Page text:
The songs include:
"I Have A Dream"
"Gimme! Gimme! Gimme! (A Man After Midnight)" [instrumental]
"Money, Money, Money"
"Fernando" (only hummed briefly by Donna before entering the goat shack)
"Our Last Summer"
"Lay All Your Love On Me"
"Gimme! Gimme! Gimme! (A Man After Midnight)"
"Does Your Mother Know"
"Slipping Through My Fingers"
"The Winner Takes It All"
"Under Attack" (instrumental)
"Knowing Me, Knowing You" (instrumental)
"I Do, I Do, I Do, I Do, I Do"
"When All Is Said And Done"
"Take A Chance On Me"
"Mamma Mia (Reprise)"
"I Have A Dream (Reprise)"
"The Name Of The Game"
"Thank You For The Music"
"Dancing Queen (reprise)"
The cast and crew is an amazing melange of big names and fresh faces. Mamma Mia! was almost Grease 3 with both Olivia Newton-John (Grease) and Michelle Pfeiffer (Grease 2) up for the lead of Donna. In the end producers chose Meryl Streep who had been a big fan of the stage show after seeing it on Broadway right after 9-11 with her kids. Streep was moved enough by the joy of the musical to write the producers and tell them what a good job they were doing lifting spirits in New York during some dark times. Oddly enough, Christine Baranski's character in Cybill had been the basis for the stage persona of Tanya, and here she gets a chance to play what she inspired. 007 legend Pierce Brosnan had no idea what he was signing up for, and merely had to hear the words "Meryl Streep" and "Greece" to seal the deal for him. Mandy Moore, Amanda Bynes, Rachel McAdams, and Emmy Rossum were all considered for the part of Sophie, yet in the end the role went to Amanda Seyfried because she looked young enough and had a folksy voice the men of Abba approved. Director Phyllida Lloyd had managed the stage play, and this is her first feature film. Producers included the two original women who went broke trying to get the musical staged, and are now a couple of the wealthiest birds in England (probably only trumped by Harry Potter author J.K. Rowling).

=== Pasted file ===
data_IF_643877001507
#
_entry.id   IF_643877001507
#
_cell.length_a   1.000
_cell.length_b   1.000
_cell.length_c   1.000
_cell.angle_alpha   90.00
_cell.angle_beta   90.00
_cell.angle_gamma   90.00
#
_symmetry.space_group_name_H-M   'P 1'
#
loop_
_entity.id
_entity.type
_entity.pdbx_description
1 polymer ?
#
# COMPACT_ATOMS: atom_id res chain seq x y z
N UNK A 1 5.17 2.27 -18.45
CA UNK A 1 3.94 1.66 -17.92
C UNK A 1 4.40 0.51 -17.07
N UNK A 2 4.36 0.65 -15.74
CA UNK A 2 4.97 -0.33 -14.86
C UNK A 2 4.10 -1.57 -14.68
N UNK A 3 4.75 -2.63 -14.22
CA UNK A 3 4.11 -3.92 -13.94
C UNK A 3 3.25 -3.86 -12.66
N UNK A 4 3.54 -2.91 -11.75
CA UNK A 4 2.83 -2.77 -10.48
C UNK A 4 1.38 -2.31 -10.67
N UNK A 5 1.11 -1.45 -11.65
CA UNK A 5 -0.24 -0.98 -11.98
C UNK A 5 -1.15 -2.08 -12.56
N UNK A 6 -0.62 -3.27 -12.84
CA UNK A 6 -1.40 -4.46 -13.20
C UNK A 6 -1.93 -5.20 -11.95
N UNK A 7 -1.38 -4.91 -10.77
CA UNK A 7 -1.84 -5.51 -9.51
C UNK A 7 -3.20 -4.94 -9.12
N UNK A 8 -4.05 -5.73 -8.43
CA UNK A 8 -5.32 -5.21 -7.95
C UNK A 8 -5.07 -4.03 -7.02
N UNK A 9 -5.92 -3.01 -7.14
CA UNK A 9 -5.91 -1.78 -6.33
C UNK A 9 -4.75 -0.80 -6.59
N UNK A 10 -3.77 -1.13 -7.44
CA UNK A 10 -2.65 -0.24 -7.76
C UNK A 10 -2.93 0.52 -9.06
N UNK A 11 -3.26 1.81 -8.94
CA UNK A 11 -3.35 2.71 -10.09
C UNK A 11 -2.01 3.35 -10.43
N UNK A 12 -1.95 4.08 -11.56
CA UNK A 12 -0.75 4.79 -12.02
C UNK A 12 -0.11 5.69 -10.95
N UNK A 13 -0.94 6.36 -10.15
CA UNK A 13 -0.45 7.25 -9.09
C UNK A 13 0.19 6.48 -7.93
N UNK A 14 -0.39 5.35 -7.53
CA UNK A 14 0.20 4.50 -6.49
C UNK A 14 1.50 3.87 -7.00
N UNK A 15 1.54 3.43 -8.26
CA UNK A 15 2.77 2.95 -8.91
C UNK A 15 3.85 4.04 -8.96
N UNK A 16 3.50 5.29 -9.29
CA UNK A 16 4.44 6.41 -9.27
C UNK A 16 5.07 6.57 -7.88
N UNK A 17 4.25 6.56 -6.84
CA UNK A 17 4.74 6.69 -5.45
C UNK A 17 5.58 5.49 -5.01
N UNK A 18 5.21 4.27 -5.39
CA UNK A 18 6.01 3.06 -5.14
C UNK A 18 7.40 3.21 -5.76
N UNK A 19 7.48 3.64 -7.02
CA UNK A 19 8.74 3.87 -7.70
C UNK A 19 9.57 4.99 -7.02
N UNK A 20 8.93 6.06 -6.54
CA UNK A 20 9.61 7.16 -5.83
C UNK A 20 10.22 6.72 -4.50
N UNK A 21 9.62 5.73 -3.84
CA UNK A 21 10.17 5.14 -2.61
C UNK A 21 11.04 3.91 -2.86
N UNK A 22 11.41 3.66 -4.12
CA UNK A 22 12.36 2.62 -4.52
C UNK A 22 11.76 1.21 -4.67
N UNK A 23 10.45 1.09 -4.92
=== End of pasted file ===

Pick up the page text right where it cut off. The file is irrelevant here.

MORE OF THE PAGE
Mamma Mia! reminds me a bit of Moulin Rouge! in that both use established songs we already know, and combine them with a story that is all heart and hardly any head. The reason this one has worked so well is it appeals to a wide swath of people with a young romance and more importantly a middle aged woman's love story . It is rare to see Meryl Streep get a chance to play the romantic lead these days since she's pushing 60, and that aspect of the film works. She gets the most to do, and she's the one you want to see. By doing this what they have done is made a musical that will appeal mainly to the people who remember fondly the decade when ABBA was big. They were the ultimate slick pop group in the '70s, and younger generations seem to have embraced them somewhat as well as their parents. You can certainly hear their influence on sugary pop girls like Britney and Miley, and yet ABBA remains unique with their tight harmonies woven around a wall of sound.